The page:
Felix Wurman’s 1982 video about Domus

26th March 2021 | Books, Concerts, Inspirations, Travel | 2 comments

This week I came across the video made by cellist Felix Wurman about  Domus at the beginning of the group’s career.

We were trying to publicise our concerts in our portable concert hall, a large geodesic dome which the players assembled out of aluminium tubes, putting it up and taking it down in each place (more on this tale in Beyond the Notes).

In those days it wasn’t standard practice for classical music groups to make videos. Felix was from Chicago and – along with his natural drive – he brought an enterprising American spirit to everything he did. We would probably never have thought of making a film, but Felix decided we needed one, and he set about making it.

I wasn’t much in favour of making the video, because it took up a lot of time, and let’s face it, I wasn’t media-savvy enough to see the point of it. We had been advised by one of our mentors that we were in danger of frittering away our energies in peripheral activities, all too easy to do when we had so many non-musical things to attend to. We were to remember our core mission: to become a world-class chamber group, known for our playing rather than primarily for our portable concert hall. I took the advice to heart and was in the mood to rehearse. Making the video felt like a distraction that summer.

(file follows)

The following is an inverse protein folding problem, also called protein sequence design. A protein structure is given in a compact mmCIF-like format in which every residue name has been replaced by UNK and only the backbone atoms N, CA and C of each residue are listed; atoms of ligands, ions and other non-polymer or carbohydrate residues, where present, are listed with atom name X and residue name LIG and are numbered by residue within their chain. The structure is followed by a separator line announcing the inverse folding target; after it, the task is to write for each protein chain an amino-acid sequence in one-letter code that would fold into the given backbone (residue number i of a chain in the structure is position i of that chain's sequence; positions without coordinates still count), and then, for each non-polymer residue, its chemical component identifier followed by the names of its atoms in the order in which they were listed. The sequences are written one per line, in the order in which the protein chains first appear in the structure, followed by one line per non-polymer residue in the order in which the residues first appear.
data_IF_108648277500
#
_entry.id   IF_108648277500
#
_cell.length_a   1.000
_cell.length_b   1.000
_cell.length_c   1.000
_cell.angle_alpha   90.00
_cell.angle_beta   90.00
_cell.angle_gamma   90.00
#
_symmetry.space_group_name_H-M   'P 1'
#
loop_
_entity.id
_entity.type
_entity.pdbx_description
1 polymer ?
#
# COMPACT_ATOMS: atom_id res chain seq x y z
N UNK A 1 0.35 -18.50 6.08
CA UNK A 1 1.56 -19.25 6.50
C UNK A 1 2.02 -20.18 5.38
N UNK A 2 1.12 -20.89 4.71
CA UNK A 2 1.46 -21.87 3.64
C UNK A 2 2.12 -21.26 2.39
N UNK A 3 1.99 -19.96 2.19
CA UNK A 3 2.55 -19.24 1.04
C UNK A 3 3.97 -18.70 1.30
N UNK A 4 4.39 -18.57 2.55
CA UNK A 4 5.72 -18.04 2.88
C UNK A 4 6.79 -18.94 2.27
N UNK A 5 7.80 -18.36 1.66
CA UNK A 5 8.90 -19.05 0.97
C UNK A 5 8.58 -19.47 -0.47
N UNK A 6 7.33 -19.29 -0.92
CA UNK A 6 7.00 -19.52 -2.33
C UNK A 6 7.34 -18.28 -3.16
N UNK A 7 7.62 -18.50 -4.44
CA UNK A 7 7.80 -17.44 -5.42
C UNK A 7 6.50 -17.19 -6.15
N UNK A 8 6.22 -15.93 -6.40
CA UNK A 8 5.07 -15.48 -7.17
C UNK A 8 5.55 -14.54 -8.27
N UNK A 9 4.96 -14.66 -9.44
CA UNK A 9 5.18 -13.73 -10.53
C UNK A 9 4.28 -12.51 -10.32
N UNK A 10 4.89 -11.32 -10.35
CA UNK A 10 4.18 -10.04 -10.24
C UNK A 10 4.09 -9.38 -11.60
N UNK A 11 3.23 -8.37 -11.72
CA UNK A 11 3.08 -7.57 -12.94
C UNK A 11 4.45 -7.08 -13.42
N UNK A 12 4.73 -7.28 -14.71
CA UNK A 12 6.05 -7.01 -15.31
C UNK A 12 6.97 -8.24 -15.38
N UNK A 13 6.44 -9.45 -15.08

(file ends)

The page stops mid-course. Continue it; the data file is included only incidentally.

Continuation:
But now, as well as being 23 minutes of deep nostalgia for those involved, it feels like a historical document.  Felix is sadly no longer with us, but his family has put the Domus video on YouTube.

2 Comments

  1. Stephen Dickinson

    I was so very pleased to see this video – I’m afraid my work came to an abrupt stand still when I heard it had been posted. It was lovely to see and hear some of the actual people who you have writen about in you book “Beond the Notes” – laughing, talking and playing instruments, sitting in the sun. It was also interresting to see how the Dome was erected and used and to hear Felix talk about its conception.

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  2. Mary Cohen

    I too had to stop what I was doing and watch this. The playing was mesmerising and so full of life! What an experience for those who ‘drifted in’ to hear you playing, perhaps hearing classical music for the first time. I persist in the idea that all children should be given the opportunity to listen to (and play) classical music. And that chamber music is the best form you can offer them for a lifelong experience. Thank you everyone from those Domus years for inspiring me and keeping me going with this thought. Recently a friend in her forties asked me to start her off on violin (online) because she had been so envious of watching her children grow up through my children’s chamber music project, having such fun playing together from the age of six. Her ambition? Not to pass exams but make simple chamber music with some friends.

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